Monero is acknowledged as the most famous privacy-focused cryptocurrency globally. Most likely, you have heard about Ethereum and Bitcoin by now, but there are typically thousands of other coins, and each of them claims to provide various improvements on Bitcoin.
A number of them have cheaper transactions; others are faster. Nonetheless, Monero’s (almost) distinct selling point is anonymous.
That’s right! Credit to some reasonably high-tech cryptography, the receiver, sender, and the amount of Monero sent is challenging to be seen by anyone else.
Because of this reason, Monero has discovered a different use in circumventing international sanctions by the likes of North Korea or as a method of payment on the Dark Web. Nonetheless, there are also some excellent reasons for having a private form of cash that is legal. I will discuss more of these later.
Hopefully, this beginner’s guide on Monero will enhance your understanding of Monero in an easy-to-understand way. Sadly, the topic is confusing, and to grasp all features of Monero, you’d need a good understanding of cryptography. Because this article focuses on beginners, we will not dwell so much on these since I don’t want to make it any more complicated!
After reading through this guide, you should have a good understanding of the history of Monero. Also, you should know how its privacy features function, how it is different from Bitcoin, the current value of Monero, how to create a Monero wallet in the easiest way possible, and the merits and demerits of Monero. Before closing it up, I will also introduce some concepts about the future of Monero for you to chew over.
However, before all that, we need to journey back before Monero was created!
The History of Monero
To begin our journey of tracing the origins of Monero, we need to check a different cryptocurrency called Bytecoin.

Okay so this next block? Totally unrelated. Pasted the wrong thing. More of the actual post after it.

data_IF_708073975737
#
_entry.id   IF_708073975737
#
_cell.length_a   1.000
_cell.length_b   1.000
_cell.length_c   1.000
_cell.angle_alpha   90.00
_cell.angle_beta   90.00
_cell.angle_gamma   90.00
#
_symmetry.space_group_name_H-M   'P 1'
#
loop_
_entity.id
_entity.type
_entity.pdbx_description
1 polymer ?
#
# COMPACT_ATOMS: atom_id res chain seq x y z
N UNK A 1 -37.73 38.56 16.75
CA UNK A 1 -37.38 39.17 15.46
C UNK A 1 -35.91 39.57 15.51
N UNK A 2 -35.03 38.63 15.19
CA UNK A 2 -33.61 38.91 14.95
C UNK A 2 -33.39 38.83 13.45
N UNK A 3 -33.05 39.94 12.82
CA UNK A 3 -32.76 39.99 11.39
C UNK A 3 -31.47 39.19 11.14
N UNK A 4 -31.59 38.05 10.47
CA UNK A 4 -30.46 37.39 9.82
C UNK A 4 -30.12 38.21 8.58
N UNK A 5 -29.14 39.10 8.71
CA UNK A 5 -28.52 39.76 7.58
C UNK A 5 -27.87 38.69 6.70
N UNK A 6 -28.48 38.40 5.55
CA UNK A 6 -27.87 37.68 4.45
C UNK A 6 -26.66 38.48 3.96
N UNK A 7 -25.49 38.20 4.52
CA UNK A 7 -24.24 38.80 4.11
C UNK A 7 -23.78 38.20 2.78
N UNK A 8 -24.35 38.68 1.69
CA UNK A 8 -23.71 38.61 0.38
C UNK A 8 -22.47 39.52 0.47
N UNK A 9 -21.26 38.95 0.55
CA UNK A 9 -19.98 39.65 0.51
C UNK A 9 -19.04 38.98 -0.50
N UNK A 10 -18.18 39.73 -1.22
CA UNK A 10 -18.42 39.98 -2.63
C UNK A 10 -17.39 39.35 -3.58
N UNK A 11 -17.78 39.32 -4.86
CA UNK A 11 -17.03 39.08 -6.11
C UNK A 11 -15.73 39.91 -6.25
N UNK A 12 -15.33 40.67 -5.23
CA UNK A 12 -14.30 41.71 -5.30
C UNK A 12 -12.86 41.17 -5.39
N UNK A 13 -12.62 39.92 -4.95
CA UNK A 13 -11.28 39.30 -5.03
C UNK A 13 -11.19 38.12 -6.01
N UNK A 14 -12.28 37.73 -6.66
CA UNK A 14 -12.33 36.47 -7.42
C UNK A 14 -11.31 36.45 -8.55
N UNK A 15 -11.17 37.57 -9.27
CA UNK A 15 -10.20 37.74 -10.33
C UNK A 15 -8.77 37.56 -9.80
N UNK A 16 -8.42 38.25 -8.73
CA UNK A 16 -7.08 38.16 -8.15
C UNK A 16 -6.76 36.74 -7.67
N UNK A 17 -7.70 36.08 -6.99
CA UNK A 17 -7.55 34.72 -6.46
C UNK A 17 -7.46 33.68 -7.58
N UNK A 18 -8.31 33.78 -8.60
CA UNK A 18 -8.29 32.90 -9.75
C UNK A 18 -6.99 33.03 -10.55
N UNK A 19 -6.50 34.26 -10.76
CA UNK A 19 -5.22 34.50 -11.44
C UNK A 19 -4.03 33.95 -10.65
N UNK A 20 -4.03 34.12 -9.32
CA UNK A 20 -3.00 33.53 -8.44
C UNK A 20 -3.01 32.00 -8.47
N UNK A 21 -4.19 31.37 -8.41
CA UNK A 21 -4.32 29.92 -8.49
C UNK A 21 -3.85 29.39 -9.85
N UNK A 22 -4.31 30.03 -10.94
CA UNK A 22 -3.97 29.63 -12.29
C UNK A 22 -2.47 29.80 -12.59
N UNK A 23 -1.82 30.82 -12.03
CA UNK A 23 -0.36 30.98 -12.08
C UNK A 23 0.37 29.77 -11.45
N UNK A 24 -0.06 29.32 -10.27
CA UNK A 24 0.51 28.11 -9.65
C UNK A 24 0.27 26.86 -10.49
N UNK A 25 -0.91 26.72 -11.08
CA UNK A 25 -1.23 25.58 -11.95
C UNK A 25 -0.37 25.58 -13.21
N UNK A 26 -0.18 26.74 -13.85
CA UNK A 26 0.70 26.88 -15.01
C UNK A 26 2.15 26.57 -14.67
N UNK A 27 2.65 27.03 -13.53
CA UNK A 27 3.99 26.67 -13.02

Bytecoin was created in the summer of 2012. It was the pioneer digital currency to be written using a technology known as CryptoNote.
Currently, CryptoNote is the fulcrum of many privacy-based cryptocurrencies, including Monero. The privacy of CryptoNote coins is guaranteed by grouping public keys. By grouping several keys in a single transaction, it’s difficult to tell who sent it!
The utilization of these “ring signatures” to ratify transactions offer the anonymity of the CryptoNote technology.
Bytecoin was an excellent pioneer of anonymous cryptocurrency. Nonetheless, there are a few hitches with its initial distribution. When it was developed, it turned out that 80% of the coins that would ever be mined were already in existence. This caused a team of seven developers to fork the Bytecoin blockchain, and the new currency would be called Bitmonero. This was finally shortened to Monero, Esperanto for “coin.”
Five of the seven developers who originally developed Monero decided to keep their identities a secret. David Latapie and Riccardo Spagni (the leading developer today) are two of these developers. Riccardo Spagni is also known as “Fluffypony”.
What Sets It Apart?
Monero has a lot of similarities with other cryptocurrencies. It’s an open-source project that is permission-less. The latter feature has the potential to transform the world. No authority can bar you from using a cryptocurrency. This implies that those with no access to modern banking facilities can participate in a digital economy in a manner they never could before. An internet connection and a device to link to it are all they need. Typically, millions of people globally do not have access to banking facilities but have local Wi-Fi hotspots and smartphones.
India is a good country with most of these “unbanked” citizens.
One other very critical feature of the Monero cryptocurrency associated with its privacy is that it is fully fungible. Don’t sweat over this; I’ll break it down for you!
It’s possible to trace Bitcoin transactions from one point to another. Depending on how a person uses Bitcoin, you might not know their identity, but you can trace each Bitcoin from one address to another.